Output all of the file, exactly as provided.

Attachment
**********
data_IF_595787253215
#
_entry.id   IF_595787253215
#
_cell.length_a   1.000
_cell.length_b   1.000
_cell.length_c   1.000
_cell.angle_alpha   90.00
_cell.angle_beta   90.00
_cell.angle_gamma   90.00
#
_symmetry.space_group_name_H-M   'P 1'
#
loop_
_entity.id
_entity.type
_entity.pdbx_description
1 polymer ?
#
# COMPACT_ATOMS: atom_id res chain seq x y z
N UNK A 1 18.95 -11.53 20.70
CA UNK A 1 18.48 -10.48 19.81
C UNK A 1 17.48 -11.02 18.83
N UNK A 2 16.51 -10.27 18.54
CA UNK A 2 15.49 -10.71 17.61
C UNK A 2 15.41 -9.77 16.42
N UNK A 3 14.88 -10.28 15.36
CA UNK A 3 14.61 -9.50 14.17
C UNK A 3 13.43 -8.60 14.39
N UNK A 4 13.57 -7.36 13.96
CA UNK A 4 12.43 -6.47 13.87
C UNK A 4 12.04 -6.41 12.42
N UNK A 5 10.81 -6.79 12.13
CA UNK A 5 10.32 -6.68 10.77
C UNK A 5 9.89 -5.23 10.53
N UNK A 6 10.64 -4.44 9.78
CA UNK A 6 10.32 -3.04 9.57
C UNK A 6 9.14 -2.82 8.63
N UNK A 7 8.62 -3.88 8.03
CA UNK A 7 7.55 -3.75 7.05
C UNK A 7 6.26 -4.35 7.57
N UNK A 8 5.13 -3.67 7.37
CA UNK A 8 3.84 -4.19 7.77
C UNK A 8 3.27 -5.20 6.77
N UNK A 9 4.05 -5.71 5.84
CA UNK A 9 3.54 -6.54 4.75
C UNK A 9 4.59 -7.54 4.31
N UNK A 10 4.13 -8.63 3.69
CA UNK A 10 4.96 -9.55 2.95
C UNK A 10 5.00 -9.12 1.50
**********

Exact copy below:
data_IF_595787253215
#
_entry.id   IF_595787253215
#
_cell.length_a   1.000
_cell.length_b   1.000
_cell.length_c   1.000
_cell.angle_alpha   90.00
_cell.angle_beta   90.00
_cell.angle_gamma   90.00
#
_symmetry.space_group_name_H-M   'P 1'
#
loop_
_entity.id
_entity.type
_entity.pdbx_description
1 polymer ?
#
# COMPACT_ATOMS: atom_id res chain seq x y z
N UNK A 1 18.95 -11.53 20.70
CA UNK A 1 18.48 -10.48 19.81
C UNK A 1 17.48 -11.02 18.83
N UNK A 2 16.51 -10.27 18.54
CA UNK A 2 15.49 -10.71 17.61
C UNK A 2 15.41 -9.77 16.42
N UNK A 3 14.88 -10.28 15.36
CA UNK A 3 14.61 -9.50 14.17
C UNK A 3 13.43 -8.60 14.39
N UNK A 4 13.57 -7.36 13.96
CA UNK A 4 12.43 -6.47 13.87
C UNK A 4 12.04 -6.41 12.42
N UNK A 5 10.81 -6.79 12.13
CA UNK A 5 10.32 -6.68 10.77
C UNK A 5 9.89 -5.23 10.53
N UNK A 6 10.64 -4.44 9.78
CA UNK A 6 10.32 -3.04 9.57
C UNK A 6 9.14 -2.82 8.63
N UNK A 7 8.62 -3.88 8.03
CA UNK A 7 7.55 -3.75 7.05
C UNK A 7 6.26 -4.35 7.57
N UNK A 8 5.13 -3.67 7.37
CA UNK A 8 3.84 -4.19 7.77
C UNK A 8 3.27 -5.20 6.77
N UNK A 9 4.05 -5.71 5.84
CA UNK A 9 3.54 -6.54 4.75
C UNK A 9 4.59 -7.54 4.31
N UNK A 10 4.13 -8.63 3.69
CA UNK A 10 4.96 -9.55 2.95
C UNK A 10 5.00 -9.12 1.50